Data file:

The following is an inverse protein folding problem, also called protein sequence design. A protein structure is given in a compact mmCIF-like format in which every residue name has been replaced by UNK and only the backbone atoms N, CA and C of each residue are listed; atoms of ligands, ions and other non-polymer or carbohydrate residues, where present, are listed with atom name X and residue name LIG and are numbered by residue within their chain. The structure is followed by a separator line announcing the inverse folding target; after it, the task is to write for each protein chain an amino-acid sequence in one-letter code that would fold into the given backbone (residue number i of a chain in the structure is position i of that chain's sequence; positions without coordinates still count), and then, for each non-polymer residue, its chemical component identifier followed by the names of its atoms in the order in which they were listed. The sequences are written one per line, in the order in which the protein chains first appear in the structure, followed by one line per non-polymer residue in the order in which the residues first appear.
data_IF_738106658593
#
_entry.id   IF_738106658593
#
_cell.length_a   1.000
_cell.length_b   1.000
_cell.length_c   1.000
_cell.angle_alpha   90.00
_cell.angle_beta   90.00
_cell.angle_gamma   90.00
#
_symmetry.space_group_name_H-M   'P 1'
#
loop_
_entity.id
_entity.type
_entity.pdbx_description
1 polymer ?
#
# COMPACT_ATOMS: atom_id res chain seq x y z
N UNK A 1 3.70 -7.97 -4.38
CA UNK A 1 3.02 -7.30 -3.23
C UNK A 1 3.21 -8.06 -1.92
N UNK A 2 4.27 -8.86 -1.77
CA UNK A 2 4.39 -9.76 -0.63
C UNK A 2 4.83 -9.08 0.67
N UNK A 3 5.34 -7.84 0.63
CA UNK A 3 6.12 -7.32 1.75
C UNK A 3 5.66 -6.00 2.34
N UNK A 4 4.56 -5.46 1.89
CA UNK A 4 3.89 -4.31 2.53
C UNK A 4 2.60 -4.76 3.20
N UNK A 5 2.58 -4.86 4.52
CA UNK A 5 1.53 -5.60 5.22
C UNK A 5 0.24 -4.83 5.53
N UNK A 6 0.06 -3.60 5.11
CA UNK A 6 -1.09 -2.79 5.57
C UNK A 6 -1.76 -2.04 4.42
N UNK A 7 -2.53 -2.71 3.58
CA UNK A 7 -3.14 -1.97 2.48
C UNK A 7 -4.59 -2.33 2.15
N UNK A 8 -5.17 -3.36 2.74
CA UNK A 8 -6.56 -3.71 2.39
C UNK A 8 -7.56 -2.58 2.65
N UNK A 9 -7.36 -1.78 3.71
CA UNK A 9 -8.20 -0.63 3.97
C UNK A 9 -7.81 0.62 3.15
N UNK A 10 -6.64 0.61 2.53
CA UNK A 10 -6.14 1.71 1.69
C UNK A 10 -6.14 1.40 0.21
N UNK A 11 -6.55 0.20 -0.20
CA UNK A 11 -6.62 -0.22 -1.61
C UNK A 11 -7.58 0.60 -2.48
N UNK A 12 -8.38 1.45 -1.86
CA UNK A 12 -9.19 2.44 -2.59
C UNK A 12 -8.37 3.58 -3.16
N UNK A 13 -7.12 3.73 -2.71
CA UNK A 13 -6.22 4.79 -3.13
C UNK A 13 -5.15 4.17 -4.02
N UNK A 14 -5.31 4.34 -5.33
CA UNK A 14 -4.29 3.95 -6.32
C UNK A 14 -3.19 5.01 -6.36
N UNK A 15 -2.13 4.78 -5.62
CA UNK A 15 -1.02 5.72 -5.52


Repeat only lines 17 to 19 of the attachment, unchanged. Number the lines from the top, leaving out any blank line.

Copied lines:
_entity.type
_entity.pdbx_description
1 polymer ?